COVID-19 death toll estimated to reach 3,900 by next Friday, according to AI modelling

Belal Alsinglawi, Western Sydney University; Mahmoud Elkhodr, CQUniversity Australia, and Omar Mubin, Western Sydney University

The coronavirus disease COVID-19 has so far caused about 3,380 deaths, infected about 98,300 people, and is significantly impacting the economy in many countries.

We used predictive analytics, a branch of artificial intelligence (AI), to forecast how many confirmed COVID-19 cases and deaths can be expected in the near future.

Our method predicts that by March 13, the virus death toll will have climbed to 3,913, and confirmed cases will reach 116,250 worldwide, based on data available up to March 5.

To develop contingency plans and hopefully head off the worst effects of the coronavirus, governments need to be able to anticipate the future course of the outbreak.

This is where predictive analytics could prove invaluable. This method involves finding trends in past data, and using these insights to forecast future events. There’s currently too few Australian cases to generate such a forecast for the country.

Number crunching

As of when this article was published, our model had predicted COVID-19 infections to an accuracy of 96%, and deaths to an accuracy of 99%. To maintain this accuracy, we have to regularly update our data as the global rate of COVID-19’s spread increases or decreases.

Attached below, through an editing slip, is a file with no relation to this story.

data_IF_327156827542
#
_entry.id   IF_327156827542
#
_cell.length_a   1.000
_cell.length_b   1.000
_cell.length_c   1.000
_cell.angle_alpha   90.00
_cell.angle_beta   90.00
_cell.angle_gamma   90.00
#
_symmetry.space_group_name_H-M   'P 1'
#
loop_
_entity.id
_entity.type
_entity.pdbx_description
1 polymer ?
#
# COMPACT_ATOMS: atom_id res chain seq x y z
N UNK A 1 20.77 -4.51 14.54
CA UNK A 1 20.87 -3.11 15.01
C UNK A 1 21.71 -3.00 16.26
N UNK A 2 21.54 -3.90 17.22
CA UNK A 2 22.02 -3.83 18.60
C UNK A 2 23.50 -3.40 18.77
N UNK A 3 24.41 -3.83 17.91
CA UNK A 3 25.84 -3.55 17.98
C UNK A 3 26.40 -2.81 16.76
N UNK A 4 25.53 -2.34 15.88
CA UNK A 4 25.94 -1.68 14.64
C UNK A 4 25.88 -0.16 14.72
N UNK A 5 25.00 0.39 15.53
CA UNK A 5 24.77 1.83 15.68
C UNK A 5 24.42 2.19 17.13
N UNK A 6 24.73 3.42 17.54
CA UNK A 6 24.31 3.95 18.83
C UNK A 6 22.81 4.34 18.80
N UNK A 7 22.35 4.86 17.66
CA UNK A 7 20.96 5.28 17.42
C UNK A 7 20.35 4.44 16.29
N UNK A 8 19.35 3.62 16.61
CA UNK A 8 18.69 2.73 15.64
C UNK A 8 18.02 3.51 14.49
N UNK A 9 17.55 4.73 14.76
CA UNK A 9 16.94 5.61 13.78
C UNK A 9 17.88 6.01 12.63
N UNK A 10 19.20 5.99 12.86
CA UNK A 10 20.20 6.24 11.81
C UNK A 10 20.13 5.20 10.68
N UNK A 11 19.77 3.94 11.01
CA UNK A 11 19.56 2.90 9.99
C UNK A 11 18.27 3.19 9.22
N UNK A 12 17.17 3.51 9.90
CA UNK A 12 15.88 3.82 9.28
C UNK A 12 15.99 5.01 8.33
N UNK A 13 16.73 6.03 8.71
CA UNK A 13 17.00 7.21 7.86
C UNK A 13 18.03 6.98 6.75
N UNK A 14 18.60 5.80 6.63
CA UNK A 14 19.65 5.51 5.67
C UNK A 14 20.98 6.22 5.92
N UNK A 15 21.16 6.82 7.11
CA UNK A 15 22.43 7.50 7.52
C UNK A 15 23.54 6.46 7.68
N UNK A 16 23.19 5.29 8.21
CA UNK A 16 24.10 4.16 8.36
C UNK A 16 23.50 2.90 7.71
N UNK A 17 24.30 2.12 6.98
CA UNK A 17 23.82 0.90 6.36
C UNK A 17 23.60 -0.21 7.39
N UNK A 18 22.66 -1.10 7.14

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Based on data available up to March 5, our model predicts that by March 31 the number of deaths worldwide will surpass 4,500 and confirmed cases will reach 150,000. However, since these projections surpass our short-term window of accuracy, they shouldn’t be considered as reliable as the figures above.

At the moment, our model is best suited for short-term forecasting. To make accurate long-term forecasts, we’ll need more historical data and a better understanding of the variables impacting COVID-19’s spread.

The more historical data we acquire, the more accurate and far-reaching our forecasts can be.

How we made our predictions

To create our simulations, we extracted coronavirus data dating back to January 22, from an online repository provided by the Johns Hopkins University Centre for Systems Science and Engineering.